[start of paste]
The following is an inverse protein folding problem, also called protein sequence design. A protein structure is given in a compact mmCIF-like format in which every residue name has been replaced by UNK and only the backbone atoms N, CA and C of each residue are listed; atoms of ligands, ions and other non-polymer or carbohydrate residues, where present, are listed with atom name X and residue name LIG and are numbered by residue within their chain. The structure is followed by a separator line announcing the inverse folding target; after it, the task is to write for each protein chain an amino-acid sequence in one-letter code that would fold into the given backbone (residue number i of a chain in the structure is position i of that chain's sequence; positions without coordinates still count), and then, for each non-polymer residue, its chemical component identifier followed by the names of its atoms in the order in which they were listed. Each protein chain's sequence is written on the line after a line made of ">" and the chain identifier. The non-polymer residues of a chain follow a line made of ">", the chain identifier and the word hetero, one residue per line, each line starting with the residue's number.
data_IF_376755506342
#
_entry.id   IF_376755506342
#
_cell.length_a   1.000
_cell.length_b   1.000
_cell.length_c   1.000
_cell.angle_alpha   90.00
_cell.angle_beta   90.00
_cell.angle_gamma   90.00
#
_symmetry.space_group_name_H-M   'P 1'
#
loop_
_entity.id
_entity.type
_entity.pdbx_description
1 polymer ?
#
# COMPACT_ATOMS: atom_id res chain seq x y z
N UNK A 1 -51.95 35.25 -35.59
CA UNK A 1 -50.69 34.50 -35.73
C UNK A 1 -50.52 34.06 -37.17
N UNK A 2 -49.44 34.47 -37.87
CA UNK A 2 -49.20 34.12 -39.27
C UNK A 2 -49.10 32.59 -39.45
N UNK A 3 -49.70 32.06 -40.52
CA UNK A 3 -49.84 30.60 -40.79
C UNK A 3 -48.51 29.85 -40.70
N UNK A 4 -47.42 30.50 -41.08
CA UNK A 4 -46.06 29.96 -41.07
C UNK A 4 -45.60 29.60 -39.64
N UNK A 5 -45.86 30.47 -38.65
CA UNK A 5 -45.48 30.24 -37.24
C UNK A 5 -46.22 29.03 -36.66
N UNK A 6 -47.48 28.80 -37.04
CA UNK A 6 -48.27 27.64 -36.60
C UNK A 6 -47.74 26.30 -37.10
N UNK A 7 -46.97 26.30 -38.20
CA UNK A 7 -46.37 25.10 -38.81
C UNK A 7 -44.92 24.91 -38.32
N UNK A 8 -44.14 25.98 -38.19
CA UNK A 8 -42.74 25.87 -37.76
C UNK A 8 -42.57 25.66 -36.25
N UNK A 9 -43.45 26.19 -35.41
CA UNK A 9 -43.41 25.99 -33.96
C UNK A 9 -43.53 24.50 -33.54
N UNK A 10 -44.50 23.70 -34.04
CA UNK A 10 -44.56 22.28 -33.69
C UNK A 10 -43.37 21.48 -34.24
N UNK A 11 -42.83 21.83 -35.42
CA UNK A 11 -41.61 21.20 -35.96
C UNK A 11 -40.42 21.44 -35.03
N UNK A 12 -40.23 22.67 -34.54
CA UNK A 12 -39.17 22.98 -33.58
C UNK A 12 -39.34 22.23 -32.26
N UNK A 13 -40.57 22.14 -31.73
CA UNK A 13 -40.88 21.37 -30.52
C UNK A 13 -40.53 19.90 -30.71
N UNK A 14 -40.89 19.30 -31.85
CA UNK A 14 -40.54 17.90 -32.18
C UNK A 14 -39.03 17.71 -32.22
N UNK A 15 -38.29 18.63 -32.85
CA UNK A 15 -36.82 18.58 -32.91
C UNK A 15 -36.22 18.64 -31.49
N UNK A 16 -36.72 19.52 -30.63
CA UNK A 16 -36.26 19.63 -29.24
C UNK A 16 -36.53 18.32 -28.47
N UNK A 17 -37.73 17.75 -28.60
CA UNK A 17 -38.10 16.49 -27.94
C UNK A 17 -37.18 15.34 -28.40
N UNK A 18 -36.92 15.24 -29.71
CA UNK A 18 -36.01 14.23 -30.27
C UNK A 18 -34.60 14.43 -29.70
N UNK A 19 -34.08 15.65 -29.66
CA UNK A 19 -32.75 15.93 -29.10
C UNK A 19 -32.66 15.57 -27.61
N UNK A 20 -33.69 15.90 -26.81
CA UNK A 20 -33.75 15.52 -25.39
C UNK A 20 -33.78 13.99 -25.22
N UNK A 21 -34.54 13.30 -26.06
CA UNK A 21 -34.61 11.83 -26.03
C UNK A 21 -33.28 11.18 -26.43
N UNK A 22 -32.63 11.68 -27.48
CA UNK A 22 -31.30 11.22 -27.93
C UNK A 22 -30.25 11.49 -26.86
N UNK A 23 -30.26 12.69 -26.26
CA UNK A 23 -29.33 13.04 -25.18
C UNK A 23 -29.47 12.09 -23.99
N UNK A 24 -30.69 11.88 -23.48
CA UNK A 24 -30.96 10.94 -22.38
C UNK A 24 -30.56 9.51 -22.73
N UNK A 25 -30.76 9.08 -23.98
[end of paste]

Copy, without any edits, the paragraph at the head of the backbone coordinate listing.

The following is an inverse protein folding problem, also called protein sequence design. A protein structure is given in a compact mmCIF-like format in which every residue name has been replaced by UNK and only the backbone atoms N, CA and C of each residue are listed; atoms of ligands, ions and other non-polymer or carbohydrate residues, where present, are listed with atom name X and residue name LIG and are numbered by residue within their chain. The structure is followed by a separator line announcing the inverse folding target; after it, the task is to write for each protein chain an amino-acid sequence in one-letter code that would fold into the given backbone (residue number i of a chain in the structure is position i of that chain's sequence; positions without coordinates still count), and then, for each non-polymer residue, its chemical component identifier followed by the names of its atoms in the order in which they were listed. Each protein chain's sequence is written on the line after a line made of ">" and the chain identifier. The non-polymer residues of a chain follow a line made of ">", the chain identifier and the word hetero, one residue per line, each line starting with the residue's number.